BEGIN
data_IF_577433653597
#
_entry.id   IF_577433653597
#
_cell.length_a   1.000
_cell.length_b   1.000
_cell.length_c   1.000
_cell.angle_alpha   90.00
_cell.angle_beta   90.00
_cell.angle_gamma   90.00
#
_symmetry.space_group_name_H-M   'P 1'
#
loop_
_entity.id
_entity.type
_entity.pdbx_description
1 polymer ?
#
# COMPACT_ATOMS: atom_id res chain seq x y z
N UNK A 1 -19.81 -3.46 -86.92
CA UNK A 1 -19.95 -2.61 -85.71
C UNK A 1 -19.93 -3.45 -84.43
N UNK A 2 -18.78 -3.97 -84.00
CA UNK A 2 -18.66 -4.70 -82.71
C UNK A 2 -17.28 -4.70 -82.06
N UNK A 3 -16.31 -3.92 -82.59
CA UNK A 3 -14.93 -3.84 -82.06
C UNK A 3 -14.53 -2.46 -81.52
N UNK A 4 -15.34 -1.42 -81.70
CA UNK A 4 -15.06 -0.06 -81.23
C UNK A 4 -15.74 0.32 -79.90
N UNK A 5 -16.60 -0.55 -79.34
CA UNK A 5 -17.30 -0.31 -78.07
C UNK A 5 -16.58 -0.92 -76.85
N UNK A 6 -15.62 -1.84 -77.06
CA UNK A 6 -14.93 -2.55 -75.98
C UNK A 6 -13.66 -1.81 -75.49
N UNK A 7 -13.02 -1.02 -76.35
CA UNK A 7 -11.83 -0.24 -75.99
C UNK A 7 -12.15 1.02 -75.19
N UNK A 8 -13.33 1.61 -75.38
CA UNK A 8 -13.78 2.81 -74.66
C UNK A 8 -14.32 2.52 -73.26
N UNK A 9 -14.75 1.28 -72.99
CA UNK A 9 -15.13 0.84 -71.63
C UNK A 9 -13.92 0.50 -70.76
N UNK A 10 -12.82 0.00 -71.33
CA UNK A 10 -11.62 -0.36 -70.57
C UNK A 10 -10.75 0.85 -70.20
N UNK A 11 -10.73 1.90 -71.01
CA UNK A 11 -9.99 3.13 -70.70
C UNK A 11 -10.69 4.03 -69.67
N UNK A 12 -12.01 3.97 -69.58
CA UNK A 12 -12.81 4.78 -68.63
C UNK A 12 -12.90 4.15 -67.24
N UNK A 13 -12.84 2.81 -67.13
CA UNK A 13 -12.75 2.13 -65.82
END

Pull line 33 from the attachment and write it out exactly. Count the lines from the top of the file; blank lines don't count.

N UNK A 5 -16.60 -0.55 -79.34